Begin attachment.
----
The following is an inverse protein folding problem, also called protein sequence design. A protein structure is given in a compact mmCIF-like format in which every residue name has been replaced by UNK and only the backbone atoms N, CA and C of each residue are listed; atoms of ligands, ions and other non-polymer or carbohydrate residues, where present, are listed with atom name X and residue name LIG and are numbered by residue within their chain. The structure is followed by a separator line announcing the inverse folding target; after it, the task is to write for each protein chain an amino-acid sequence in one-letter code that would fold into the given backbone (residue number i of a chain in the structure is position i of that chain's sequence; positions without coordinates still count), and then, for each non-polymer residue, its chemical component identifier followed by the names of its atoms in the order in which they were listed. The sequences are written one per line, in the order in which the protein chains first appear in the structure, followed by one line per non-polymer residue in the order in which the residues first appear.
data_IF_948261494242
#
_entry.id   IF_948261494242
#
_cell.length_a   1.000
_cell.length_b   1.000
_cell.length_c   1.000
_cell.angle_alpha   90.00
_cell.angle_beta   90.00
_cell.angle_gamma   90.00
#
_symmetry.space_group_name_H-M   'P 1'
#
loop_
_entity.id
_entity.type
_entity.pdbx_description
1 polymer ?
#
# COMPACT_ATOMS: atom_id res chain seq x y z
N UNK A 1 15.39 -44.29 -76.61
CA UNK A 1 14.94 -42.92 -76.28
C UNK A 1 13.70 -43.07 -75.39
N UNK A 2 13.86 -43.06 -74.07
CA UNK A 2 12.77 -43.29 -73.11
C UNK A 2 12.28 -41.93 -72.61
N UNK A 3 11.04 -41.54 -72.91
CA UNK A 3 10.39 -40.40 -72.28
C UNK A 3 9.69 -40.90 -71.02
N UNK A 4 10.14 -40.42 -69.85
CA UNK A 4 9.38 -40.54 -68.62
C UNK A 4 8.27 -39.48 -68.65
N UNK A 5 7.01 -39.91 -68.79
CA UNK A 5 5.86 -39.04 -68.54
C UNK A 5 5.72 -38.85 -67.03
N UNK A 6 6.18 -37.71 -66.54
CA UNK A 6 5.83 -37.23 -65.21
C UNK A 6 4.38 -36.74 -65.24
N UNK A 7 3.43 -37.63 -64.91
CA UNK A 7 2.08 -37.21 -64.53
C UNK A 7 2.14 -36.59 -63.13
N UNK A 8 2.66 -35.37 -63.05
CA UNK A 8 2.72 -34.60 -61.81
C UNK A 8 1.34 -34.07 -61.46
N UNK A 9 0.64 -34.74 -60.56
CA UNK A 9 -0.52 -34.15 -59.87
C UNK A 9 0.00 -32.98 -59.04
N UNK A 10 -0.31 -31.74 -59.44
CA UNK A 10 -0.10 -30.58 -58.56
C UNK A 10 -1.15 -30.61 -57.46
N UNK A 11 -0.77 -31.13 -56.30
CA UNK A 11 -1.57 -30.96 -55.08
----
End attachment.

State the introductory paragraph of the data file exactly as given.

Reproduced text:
The following is an inverse protein folding problem, also called protein sequence design. A protein structure is given in a compact mmCIF-like format in which every residue name has been replaced by UNK and only the backbone atoms N, CA and C of each residue are listed; atoms of ligands, ions and other non-polymer or carbohydrate residues, where present, are listed with atom name X and residue name LIG and are numbered by residue within their chain. The structure is followed by a separator line announcing the inverse folding target; after it, the task is to write for each protein chain an amino-acid sequence in one-letter code that would fold into the given backbone (residue number i of a chain in the structure is position i of that chain's sequence; positions without coordinates still count), and then, for each non-polymer residue, its chemical component identifier followed by the names of its atoms in the order in which they were listed. The sequences are written one per line, in the order in which the protein chains first appear in the structure, followed by one line per non-polymer residue in the order in which the residues first appear.